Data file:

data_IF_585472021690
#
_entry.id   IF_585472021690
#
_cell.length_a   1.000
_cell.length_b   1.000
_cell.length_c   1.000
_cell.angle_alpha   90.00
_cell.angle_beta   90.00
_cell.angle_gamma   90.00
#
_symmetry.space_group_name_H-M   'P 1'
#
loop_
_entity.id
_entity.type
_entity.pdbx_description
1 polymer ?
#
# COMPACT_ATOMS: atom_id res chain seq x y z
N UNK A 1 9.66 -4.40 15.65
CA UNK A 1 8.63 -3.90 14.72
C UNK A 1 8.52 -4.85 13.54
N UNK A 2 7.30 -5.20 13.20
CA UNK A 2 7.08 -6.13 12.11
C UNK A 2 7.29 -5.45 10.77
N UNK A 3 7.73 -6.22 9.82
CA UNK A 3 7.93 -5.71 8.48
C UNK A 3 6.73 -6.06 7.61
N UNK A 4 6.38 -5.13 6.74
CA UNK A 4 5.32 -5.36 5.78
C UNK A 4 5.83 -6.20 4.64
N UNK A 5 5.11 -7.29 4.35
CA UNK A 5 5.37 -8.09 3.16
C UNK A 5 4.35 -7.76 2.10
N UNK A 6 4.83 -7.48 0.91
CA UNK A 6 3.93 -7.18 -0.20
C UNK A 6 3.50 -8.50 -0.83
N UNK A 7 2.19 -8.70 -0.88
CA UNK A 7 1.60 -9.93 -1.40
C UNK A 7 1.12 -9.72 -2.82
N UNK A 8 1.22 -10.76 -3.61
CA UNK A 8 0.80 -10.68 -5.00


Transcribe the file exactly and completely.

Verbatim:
data_IF_585472021690
#
_entry.id   IF_585472021690
#
_cell.length_a   1.000
_cell.length_b   1.000
_cell.length_c   1.000
_cell.angle_alpha   90.00
_cell.angle_beta   90.00
_cell.angle_gamma   90.00
#
_symmetry.space_group_name_H-M   'P 1'
#
loop_
_entity.id
_entity.type
_entity.pdbx_description
1 polymer ?
#
# COMPACT_ATOMS: atom_id res chain seq x y z
N UNK A 1 9.66 -4.40 15.65
CA UNK A 1 8.63 -3.90 14.72
C UNK A 1 8.52 -4.85 13.54
N UNK A 2 7.30 -5.20 13.20
CA UNK A 2 7.08 -6.13 12.11
C UNK A 2 7.29 -5.45 10.77
N UNK A 3 7.73 -6.22 9.82
CA UNK A 3 7.93 -5.71 8.48
C UNK A 3 6.73 -6.06 7.61
N UNK A 4 6.38 -5.13 6.74
CA UNK A 4 5.32 -5.36 5.78
C UNK A 4 5.83 -6.20 4.64
N UNK A 5 5.11 -7.29 4.35
CA UNK A 5 5.37 -8.09 3.16
C UNK A 5 4.35 -7.76 2.10
N UNK A 6 4.83 -7.48 0.91
CA UNK A 6 3.93 -7.18 -0.20
C UNK A 6 3.50 -8.50 -0.83
N UNK A 7 2.19 -8.70 -0.88
CA UNK A 7 1.60 -9.93 -1.40
C UNK A 7 1.12 -9.72 -2.82
N UNK A 8 1.22 -10.76 -3.61
CA UNK A 8 0.80 -10.68 -5.00